American Bald EagleWhen Burke The Liberty Bell Strangler stalks a victim through a fish market, he steals a meat thermometer from a cold fish to use the pointy end as a weapon. That fish would have been eating frog eggs, tadpoles and young frogs. Furthermore the fish is prey to the eagle. I didn't see any American bald eagles in the picture, but Sally did discuss with Manny how they were “vultures” for doing what they were doing. And there was a mural depicting Benjamin Franklin on a building, who was known for his opposition to the bald eagle as the national bird as it was a scavenger—Ben preferred the native wild turkey. Here we have a complete food chain, and when Burke was tying up current political loose ends using the thermometer to make liberty bell designs in his victims' corpses, that tied American politics both new and old to said food chain. A psychologist is asked the significance of the bell design on the corpses. It's nothing other than politics being a dirty business of dog eat dog. Of course, Burke exceeded his mandate, but that happens. Slavery comes to mind.

Liberty BellScripture was quoted in this movie, and we'll go with that. In a speech Gov. McRyan said he wanted to proclaim a “new voice of liberty throughout the land.” That's in reference to the inscription on the Liberty Bell, which this historic city would be familiar with: “… and proclaim liberty throughout all the land unto all the inhabitants thereof: From Leviticus 25:10.” Philadelphia was celebrating a Liberty Day Jubilee. Leviticus 25 dealt with a Jewish year of Jubilee—they had one every 50 years. If a Hebrew bother had been sold into servitude, he would be freed that year (Lev. 25:39-42.) And at any rate he was not supposed to be ruled over “with rigor” while serving (Lev. 25:43-46,) but it was from “the heathen that are round about you” that the Israelites were to get their bondmen and -women as possessions who were passed down through generations. In respect of servitude of brethren vs. heathen, there wasn't any­thing said in this chapter of all men being created equal, although that was stated in other documents for other purposes.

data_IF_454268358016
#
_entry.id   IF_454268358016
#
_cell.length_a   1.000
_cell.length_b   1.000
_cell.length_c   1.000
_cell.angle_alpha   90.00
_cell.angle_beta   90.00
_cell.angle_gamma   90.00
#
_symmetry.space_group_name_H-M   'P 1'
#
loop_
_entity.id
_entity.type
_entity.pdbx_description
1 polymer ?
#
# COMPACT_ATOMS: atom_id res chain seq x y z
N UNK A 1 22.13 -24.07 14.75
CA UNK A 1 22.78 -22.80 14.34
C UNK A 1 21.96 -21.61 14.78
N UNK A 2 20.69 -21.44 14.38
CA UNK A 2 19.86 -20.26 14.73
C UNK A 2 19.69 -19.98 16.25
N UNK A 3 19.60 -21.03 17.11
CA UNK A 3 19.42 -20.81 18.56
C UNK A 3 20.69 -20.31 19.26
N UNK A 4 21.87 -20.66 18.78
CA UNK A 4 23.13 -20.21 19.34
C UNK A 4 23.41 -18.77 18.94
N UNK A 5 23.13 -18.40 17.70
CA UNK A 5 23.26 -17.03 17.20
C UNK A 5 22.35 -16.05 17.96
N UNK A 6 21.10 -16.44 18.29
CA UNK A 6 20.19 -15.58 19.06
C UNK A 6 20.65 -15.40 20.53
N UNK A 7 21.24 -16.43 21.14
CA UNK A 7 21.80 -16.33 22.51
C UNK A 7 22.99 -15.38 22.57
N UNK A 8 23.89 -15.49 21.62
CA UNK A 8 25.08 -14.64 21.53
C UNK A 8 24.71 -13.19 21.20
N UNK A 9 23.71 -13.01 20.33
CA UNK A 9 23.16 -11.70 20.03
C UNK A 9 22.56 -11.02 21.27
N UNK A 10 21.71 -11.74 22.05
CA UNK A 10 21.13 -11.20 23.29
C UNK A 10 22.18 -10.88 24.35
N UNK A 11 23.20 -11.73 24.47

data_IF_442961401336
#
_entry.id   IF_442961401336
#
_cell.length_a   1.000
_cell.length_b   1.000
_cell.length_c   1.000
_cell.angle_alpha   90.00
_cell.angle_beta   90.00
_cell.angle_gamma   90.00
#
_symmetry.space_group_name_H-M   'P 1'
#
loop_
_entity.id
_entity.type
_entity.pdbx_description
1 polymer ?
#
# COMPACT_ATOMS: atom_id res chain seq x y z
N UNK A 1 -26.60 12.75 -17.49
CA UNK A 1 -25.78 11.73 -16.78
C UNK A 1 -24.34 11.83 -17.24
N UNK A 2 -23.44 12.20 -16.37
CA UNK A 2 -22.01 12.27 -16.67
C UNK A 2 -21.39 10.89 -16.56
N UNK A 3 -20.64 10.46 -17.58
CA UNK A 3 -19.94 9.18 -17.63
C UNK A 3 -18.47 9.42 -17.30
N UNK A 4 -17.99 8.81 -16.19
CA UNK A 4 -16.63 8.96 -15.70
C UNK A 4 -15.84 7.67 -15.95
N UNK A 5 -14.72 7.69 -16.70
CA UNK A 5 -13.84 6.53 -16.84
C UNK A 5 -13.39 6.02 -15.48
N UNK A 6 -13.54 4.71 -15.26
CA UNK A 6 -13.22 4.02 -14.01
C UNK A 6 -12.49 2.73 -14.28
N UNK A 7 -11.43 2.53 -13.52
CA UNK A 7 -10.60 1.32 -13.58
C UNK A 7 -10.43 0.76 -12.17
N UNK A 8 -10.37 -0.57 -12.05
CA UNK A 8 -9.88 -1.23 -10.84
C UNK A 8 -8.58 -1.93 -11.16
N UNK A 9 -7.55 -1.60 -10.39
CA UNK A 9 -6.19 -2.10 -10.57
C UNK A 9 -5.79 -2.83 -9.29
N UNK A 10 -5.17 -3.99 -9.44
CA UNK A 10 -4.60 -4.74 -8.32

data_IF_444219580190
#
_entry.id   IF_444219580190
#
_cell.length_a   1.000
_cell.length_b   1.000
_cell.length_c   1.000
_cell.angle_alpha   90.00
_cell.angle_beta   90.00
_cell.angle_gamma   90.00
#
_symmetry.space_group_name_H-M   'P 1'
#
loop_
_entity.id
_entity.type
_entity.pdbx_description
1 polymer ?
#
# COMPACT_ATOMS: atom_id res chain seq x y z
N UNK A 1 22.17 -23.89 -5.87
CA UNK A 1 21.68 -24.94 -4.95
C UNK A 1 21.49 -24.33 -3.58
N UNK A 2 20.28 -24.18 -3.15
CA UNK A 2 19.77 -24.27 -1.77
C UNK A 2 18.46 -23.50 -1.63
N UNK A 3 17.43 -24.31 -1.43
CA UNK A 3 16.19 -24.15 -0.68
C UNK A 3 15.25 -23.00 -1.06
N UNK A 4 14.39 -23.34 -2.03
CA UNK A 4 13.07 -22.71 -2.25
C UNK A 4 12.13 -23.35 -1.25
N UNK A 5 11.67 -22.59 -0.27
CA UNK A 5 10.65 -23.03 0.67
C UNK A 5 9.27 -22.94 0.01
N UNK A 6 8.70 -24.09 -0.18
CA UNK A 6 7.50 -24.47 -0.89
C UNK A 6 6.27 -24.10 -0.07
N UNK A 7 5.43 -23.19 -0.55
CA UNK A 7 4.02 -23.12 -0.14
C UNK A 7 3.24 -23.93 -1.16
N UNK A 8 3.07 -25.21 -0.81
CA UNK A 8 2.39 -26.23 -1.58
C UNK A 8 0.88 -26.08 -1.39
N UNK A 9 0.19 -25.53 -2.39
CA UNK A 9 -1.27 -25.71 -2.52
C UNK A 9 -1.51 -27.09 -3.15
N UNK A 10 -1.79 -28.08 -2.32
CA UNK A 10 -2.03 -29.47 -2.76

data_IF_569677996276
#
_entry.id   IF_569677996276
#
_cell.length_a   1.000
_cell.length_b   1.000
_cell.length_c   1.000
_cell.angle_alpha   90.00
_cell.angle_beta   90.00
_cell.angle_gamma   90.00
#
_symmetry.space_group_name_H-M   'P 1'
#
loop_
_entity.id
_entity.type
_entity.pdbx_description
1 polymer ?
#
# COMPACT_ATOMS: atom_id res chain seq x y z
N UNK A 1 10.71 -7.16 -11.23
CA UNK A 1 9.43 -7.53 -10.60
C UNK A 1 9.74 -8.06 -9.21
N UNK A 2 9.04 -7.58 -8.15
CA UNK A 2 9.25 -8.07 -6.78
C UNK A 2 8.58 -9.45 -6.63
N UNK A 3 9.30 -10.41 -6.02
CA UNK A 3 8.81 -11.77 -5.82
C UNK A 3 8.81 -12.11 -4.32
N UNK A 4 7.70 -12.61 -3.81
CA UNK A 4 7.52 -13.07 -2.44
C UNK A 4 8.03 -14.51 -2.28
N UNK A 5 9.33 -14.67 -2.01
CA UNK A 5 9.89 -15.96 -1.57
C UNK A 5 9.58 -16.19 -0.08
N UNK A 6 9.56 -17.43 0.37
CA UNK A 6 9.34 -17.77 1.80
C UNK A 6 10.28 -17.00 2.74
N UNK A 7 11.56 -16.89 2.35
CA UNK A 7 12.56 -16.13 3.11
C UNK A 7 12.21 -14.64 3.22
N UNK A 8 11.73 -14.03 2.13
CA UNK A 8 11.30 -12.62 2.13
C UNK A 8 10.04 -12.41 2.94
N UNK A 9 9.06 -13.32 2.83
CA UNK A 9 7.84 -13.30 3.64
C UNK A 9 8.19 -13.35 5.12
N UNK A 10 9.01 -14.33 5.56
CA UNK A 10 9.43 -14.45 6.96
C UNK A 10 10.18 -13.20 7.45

Production Values

” (1981) was written and directed by Brian De Palma. It stars John Travolta, Nancy Allen, and John Lithgow. Travolta did a splendid job in this picture. Allen did fine as a ditsy blonde though her character wasn't particularly like­able. We saw good performances by Dennis Franz as a disreputable photographer for hire and John Lithgow as a middle man operative who disappointed his employer with his over­kill. The extras deserve mention as putting on a gay parade at Penn Square with­out any white guilt. The emergency room doctor was black with an Indian accent, there was a handsome black policeman with a mustache at the hospital, and there was an innocent-looking black youth in the parade crowd, so minorities were favorably represented without overdoing it.

The movie was rated R., in part, I imagine, because of the topless co-eds and sex acts in the B-movie production and a sailor with an off-screen prostitute below the belt in a phone booth. Split screen effects were employed to advantage, along with slow motion and excellent photography by Vilmos Zsigmond. Helicopter shots were used for the car chase. The music and sound fit the action with a pace that doesn't let up.

Review Conclusion w/ Christian Recommendation

Since all the action takes place in Philadelphia, a state settled by Quakers who were pacifists and America's first abolitionists—they didn't believe in class—it's some­what disingenuous to make it about brutal politics, but since it's national politics, it works. Although politics are not depicted favorably, we are not told which party or opposition party is in play. The governor was supposedly very popular, but he might as well be a mugwump for all we know about his affiliation. We saw interesting technical scenes and personal inter­actions. It probably doesn't match up to Hitch­cock, but if you like Hitch­cock, you'll like “Blow Out.”

Movie Ratings

Action factor: Edge of your seat action scenes. Suitability For Children: Not Suitable for Children of Any Age. Special effects: Well done special effects. Video Occasion: Fit For a Friday Evening. Suspense: Keeps you on the edge of your seat. Overall movie rating: Five stars out of five.

Works Cited

Scripture quoted from the King James Version. Pub. 1611. Lynchburg: Jerry Falwell Ministries, American Bicentennial Edition. Print.

Horowitz, Seth S., Ph.D. The Universal Sense: How Hearing Shapes the Mind. New York: Bloomsbury, 2012. Print.